The inclusion of binge eating in the DSM-5 is a contentious issue in the mental health community, because some feel it will be over-applied or linked to common problems with overeating.

To illustrate my point, let’s go back to that food coma. After you’ve overeaten, you didn’t feel well, and you were bummed out, confused as to why you thought six slices of pizza and a two liter of soda was a good idea, and you probably wanted to turn back time and eat a salad. Those feelings are light-hearted representations of depression, guilt, and lack of self control, which are all manifestations of a mental illness.
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Sweet ‘n Sad: Artificial Sweeteners Linked to Depression Risk

A study from the American Academy of Neurology has found a link between sweetened drinks and a higher risk of depression, with diet soda being the highest risk. Conversely, unsweetened coffee got kudos for appearing to decrease the depression risk.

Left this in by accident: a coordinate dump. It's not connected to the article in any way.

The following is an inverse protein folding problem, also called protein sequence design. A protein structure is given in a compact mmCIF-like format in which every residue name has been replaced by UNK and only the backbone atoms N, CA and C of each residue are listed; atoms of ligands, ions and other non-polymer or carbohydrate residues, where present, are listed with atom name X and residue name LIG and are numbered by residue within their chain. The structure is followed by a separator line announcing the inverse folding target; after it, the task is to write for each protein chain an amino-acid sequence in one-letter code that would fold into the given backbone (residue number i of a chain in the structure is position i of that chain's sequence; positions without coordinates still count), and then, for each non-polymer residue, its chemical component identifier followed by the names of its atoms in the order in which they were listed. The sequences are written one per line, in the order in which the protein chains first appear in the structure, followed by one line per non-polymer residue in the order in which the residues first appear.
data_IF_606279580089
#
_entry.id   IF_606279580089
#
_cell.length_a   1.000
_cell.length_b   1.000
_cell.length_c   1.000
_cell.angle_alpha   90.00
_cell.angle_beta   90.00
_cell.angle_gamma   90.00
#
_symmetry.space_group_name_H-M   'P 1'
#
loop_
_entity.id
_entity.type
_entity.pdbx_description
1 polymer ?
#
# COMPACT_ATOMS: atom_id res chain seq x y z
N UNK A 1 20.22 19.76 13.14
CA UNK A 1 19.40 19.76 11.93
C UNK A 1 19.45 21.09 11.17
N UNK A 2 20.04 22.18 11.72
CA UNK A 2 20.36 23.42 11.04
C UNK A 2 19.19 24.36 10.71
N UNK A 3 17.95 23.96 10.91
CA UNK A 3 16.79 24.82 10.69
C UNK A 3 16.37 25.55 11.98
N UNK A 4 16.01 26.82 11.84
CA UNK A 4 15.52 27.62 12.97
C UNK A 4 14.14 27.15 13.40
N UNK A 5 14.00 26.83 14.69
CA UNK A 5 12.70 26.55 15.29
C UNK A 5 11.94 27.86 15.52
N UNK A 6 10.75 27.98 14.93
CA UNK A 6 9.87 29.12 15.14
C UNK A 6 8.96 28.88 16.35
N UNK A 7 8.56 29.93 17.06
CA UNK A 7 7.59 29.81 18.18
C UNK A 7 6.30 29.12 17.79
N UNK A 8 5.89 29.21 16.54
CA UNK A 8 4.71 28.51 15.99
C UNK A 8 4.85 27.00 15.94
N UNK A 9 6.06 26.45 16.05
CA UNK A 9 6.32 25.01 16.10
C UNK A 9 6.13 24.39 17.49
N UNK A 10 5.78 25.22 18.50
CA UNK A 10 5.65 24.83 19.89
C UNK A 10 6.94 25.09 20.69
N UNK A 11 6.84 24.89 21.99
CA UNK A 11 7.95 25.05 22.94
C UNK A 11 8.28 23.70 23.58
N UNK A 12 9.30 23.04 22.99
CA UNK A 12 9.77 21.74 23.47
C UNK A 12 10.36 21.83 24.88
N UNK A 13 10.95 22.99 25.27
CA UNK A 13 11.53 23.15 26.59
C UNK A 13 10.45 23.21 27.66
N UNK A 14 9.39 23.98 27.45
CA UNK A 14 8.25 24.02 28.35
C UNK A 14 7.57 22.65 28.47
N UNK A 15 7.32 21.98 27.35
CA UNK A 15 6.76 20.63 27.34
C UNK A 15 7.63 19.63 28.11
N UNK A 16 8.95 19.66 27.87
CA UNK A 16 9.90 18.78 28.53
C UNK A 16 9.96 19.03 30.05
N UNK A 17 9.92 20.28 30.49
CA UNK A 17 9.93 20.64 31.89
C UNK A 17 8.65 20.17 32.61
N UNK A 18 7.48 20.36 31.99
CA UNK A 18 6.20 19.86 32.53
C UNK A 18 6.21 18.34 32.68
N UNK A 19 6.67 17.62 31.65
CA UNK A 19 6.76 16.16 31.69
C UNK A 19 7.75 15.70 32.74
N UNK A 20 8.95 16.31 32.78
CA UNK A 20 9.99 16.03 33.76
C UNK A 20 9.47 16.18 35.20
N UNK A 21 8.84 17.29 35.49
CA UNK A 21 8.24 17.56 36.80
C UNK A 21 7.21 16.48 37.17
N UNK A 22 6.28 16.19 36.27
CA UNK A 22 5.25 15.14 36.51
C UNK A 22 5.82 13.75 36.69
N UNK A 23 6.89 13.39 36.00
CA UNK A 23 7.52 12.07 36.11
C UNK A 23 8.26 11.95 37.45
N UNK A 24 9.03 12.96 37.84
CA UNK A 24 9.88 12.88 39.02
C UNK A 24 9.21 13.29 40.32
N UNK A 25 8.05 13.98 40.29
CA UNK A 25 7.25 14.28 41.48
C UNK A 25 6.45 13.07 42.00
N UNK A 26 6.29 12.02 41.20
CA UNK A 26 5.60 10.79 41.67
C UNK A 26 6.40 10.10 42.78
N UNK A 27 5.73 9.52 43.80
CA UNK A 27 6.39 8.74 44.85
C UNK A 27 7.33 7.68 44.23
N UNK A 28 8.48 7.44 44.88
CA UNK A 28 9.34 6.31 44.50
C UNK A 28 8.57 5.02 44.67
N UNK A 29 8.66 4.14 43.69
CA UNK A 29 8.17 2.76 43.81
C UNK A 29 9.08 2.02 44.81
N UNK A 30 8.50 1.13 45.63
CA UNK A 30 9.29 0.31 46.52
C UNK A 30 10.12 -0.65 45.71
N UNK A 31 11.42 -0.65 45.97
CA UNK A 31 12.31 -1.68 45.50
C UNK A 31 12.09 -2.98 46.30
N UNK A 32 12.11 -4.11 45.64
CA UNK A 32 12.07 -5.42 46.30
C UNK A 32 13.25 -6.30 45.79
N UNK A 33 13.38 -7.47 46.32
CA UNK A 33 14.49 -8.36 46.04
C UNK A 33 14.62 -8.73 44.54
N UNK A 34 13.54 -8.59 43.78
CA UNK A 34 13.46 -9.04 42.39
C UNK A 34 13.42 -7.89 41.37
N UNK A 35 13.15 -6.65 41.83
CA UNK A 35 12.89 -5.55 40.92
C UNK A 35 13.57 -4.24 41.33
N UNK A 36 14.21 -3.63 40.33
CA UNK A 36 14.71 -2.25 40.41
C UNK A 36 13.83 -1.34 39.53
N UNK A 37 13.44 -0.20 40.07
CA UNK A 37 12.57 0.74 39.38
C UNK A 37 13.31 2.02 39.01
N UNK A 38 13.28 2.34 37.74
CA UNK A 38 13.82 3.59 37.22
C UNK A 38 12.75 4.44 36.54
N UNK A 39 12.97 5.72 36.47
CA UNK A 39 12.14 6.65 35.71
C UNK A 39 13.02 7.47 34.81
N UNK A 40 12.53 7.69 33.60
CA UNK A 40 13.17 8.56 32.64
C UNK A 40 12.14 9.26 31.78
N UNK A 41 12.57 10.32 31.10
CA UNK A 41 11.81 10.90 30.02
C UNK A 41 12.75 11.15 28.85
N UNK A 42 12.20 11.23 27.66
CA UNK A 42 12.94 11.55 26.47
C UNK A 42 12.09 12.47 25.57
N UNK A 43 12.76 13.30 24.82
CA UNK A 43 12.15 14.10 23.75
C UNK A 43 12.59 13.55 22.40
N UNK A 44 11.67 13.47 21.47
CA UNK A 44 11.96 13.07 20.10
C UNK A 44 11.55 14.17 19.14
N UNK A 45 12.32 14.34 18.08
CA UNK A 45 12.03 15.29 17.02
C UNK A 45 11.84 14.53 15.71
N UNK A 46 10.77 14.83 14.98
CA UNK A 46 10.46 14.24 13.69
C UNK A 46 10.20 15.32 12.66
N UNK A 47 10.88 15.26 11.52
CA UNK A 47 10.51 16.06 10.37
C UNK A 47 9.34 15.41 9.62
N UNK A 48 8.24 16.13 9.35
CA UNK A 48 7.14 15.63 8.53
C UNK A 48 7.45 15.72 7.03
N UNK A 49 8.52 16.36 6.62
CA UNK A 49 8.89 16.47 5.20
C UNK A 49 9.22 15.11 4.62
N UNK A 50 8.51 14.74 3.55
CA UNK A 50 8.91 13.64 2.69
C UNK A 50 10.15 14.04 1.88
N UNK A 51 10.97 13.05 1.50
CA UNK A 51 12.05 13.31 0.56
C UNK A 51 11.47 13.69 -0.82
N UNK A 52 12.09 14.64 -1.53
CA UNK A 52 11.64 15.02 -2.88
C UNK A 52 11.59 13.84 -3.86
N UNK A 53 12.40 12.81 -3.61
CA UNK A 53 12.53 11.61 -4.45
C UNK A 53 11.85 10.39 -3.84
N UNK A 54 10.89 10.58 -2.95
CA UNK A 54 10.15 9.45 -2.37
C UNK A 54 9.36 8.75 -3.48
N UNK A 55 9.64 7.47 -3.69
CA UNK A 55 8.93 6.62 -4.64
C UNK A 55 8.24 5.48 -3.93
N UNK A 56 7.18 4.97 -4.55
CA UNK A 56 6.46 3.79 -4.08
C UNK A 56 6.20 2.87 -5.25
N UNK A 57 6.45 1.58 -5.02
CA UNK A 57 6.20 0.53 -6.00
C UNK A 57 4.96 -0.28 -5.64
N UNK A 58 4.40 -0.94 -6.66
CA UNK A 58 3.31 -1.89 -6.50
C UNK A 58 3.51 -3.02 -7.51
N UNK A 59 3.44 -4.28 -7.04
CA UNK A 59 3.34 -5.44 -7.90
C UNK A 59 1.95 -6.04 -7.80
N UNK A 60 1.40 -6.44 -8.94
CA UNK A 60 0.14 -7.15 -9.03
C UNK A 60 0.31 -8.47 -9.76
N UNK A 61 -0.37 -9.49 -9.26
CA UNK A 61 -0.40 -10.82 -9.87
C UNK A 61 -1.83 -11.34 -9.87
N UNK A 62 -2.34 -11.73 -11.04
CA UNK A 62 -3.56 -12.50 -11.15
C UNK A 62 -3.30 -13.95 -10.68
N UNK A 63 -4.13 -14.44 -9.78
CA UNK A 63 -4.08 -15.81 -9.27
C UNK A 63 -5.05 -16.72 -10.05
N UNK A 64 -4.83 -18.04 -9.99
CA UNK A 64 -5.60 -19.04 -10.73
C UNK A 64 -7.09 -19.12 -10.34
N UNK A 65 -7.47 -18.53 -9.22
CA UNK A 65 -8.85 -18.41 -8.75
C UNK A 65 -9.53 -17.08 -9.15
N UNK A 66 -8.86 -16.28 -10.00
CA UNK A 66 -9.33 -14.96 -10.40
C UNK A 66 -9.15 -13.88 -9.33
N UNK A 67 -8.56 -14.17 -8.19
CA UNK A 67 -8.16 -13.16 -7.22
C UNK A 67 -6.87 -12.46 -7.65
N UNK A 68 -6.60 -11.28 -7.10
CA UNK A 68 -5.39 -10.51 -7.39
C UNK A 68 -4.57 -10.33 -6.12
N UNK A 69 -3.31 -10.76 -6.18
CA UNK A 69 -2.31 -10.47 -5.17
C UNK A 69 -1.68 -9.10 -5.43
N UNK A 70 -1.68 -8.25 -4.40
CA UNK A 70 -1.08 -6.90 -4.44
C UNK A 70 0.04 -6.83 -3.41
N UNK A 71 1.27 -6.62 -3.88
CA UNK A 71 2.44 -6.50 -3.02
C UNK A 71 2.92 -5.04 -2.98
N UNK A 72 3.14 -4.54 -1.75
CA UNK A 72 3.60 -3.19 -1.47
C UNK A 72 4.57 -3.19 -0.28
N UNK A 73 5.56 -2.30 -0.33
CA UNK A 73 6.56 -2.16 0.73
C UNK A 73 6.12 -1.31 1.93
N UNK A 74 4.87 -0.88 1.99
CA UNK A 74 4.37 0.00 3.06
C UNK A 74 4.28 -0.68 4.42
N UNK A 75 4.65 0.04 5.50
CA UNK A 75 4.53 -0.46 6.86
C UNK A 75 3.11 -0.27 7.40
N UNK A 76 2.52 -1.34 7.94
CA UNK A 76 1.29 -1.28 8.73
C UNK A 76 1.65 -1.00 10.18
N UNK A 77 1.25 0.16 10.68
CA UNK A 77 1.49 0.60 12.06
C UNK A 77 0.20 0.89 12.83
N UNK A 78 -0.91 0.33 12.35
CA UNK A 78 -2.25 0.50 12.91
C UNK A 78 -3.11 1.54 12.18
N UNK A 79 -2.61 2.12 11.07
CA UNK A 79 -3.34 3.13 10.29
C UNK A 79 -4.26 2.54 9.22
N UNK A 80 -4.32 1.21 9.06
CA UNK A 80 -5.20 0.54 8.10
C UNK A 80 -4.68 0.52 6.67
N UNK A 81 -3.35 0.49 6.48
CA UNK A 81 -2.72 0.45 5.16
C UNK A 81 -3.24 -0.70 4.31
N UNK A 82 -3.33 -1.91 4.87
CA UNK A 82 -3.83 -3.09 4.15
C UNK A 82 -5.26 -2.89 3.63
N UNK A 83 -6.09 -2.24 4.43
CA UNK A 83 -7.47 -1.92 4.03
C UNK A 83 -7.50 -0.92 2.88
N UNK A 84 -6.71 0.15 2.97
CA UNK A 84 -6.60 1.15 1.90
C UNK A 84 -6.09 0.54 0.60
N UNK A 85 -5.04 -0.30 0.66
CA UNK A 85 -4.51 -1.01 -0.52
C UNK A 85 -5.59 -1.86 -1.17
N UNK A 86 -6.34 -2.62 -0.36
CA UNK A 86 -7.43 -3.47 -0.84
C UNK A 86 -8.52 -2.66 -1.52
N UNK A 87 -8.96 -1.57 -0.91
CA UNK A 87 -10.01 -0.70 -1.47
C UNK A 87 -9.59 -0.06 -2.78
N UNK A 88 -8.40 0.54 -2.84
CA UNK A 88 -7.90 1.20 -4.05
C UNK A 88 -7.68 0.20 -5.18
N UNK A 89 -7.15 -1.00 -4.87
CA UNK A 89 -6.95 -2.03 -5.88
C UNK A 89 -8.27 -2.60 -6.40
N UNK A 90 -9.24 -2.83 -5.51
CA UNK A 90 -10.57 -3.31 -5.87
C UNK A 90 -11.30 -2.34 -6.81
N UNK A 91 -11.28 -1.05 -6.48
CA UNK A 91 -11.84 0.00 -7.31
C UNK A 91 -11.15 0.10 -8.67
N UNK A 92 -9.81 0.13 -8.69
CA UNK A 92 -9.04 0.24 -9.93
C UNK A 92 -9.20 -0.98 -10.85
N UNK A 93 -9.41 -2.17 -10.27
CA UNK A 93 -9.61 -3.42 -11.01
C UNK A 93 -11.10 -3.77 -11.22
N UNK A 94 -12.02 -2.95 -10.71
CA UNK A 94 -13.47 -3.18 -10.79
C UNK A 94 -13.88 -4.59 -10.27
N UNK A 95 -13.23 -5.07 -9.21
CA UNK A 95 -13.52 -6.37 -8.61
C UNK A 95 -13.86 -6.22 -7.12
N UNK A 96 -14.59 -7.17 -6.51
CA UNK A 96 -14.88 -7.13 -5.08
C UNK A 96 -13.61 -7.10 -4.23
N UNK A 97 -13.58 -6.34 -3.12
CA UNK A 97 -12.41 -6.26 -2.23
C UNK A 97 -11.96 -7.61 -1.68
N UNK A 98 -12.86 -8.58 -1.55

“Sweetened beverages, coffee and tea are commonly consumed worldwide and have important physical — and may have important mental — health consequences,” said study researcher Honglei Chen, M.D., Ph.D., an investigator in the Epidemiology Branch at the National Institute of Environmental Health Sciences.

Researchers studied the drinking habits of 263,925 people between 50 and 71 years old for a year. After a decade they checked back in with them and found 11,311 participants were diagnosed with depression. Frequently consuming sweetened drinks was linked to a modestly higher risk of depression.
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3 Yoga Poses to Beat the Holiday Blues

The holidays are undoubtedly a stressful time of year and many folks become highly vulnerable to anxiety and depression when the sleigh bells start to ring.

Instead of reaching for food, try rolling out your yoga mat. Studies have shown that a regular yoga and meditation practice can reduce stress and help fight depression.

The following is a short list of three must-do yoga poses that beat the holiday blues. Practice them at least once a day or as needed. This short series will help tame your tension and get you back in to a cheerful holiday spirit.

Child’s Pose